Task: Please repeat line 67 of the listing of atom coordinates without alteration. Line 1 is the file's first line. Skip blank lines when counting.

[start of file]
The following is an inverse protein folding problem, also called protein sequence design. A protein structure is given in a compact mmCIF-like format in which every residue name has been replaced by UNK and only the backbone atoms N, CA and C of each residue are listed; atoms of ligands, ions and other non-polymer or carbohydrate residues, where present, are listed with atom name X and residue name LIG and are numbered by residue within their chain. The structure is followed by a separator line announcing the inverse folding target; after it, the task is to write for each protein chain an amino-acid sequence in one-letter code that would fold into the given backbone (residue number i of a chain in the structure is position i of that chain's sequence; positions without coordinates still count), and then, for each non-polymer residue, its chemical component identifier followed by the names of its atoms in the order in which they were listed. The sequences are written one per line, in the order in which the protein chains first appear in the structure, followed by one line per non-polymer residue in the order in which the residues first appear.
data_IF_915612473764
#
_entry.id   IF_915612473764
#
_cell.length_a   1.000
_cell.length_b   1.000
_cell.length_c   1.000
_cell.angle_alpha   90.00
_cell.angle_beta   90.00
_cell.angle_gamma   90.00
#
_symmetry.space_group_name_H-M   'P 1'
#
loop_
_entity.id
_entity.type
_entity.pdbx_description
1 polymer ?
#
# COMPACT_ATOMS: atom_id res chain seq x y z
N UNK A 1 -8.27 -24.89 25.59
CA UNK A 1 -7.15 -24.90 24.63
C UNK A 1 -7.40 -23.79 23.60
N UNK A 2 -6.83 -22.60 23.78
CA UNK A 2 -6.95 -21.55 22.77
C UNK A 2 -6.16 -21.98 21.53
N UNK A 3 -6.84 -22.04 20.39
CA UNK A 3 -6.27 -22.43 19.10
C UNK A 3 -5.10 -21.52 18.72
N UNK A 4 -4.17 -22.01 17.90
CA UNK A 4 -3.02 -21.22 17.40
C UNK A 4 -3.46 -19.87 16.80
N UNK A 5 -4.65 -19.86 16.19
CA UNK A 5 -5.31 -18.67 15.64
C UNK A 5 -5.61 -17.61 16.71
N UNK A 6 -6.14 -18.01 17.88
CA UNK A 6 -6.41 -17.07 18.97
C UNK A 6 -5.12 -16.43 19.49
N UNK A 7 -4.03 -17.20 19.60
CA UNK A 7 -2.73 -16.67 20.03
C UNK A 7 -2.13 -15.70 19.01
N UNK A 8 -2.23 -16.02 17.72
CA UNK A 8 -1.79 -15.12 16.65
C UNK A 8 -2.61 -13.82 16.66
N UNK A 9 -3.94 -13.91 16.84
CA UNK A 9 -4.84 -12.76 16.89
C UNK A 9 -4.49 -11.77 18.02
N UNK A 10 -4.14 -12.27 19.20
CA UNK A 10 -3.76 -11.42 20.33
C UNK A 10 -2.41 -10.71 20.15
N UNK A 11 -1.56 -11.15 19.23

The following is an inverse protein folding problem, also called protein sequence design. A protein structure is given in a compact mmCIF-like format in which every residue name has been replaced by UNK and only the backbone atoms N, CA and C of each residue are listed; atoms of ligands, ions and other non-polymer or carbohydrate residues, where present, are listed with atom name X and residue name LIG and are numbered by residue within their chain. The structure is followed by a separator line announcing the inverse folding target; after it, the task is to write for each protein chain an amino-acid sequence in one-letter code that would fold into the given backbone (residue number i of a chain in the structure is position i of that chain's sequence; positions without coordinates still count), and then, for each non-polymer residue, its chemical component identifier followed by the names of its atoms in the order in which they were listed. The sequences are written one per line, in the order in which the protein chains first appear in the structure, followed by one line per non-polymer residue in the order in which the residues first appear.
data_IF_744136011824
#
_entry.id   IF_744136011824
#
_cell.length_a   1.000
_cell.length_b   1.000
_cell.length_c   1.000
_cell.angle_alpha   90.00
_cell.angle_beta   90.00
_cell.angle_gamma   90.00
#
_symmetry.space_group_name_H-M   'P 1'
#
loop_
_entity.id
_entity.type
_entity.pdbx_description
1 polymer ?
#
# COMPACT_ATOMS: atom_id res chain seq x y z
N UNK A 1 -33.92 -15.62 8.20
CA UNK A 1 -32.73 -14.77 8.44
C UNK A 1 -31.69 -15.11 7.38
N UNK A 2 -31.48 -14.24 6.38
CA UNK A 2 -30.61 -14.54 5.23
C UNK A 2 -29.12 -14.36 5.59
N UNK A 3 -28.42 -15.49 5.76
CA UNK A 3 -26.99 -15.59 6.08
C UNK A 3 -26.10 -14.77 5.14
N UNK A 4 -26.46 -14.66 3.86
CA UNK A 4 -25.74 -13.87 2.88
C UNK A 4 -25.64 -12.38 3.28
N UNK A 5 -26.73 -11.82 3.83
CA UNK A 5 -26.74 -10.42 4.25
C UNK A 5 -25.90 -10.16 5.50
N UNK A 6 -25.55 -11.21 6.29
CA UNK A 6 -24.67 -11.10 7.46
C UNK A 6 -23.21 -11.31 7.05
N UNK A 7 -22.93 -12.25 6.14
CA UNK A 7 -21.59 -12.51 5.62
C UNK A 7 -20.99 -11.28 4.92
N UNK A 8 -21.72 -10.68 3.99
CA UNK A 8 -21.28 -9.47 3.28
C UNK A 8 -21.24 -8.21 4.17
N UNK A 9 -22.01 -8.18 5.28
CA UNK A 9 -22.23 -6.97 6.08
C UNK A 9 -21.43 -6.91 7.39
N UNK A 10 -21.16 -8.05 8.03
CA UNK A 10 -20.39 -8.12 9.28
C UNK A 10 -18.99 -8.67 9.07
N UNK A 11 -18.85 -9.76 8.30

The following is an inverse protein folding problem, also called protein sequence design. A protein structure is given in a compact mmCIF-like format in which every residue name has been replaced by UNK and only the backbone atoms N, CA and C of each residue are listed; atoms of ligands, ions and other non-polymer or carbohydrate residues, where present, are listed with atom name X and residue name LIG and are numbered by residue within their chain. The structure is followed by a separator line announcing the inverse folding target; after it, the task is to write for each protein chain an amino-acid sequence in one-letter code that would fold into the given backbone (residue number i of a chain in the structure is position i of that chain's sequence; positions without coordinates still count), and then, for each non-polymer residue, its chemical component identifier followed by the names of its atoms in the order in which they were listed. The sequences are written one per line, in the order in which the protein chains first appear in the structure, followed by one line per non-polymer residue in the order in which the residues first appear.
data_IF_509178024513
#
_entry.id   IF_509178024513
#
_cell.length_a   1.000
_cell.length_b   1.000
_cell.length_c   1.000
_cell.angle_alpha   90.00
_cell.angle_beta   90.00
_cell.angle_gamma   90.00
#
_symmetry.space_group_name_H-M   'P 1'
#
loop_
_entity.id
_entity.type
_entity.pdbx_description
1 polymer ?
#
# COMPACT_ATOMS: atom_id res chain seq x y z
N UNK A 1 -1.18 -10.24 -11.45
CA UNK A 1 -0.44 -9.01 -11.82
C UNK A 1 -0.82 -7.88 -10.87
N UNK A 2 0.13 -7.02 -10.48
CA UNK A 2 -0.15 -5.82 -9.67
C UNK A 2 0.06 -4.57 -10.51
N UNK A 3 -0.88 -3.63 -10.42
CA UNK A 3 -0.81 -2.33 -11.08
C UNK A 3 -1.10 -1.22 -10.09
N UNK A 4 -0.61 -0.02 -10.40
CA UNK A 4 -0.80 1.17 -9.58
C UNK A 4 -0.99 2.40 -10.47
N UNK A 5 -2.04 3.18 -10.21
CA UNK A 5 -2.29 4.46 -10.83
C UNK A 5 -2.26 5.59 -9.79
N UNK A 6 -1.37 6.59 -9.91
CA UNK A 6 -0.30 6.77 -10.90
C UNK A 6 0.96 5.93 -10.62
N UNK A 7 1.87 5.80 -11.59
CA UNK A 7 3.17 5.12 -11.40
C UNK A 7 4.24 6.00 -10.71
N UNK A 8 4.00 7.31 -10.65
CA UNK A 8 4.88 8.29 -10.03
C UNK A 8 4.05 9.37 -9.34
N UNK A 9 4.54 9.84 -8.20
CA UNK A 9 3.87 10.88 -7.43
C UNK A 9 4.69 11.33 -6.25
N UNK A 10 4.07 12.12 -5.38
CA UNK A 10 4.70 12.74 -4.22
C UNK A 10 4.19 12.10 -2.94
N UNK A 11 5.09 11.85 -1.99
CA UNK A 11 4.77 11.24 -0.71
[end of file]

loop_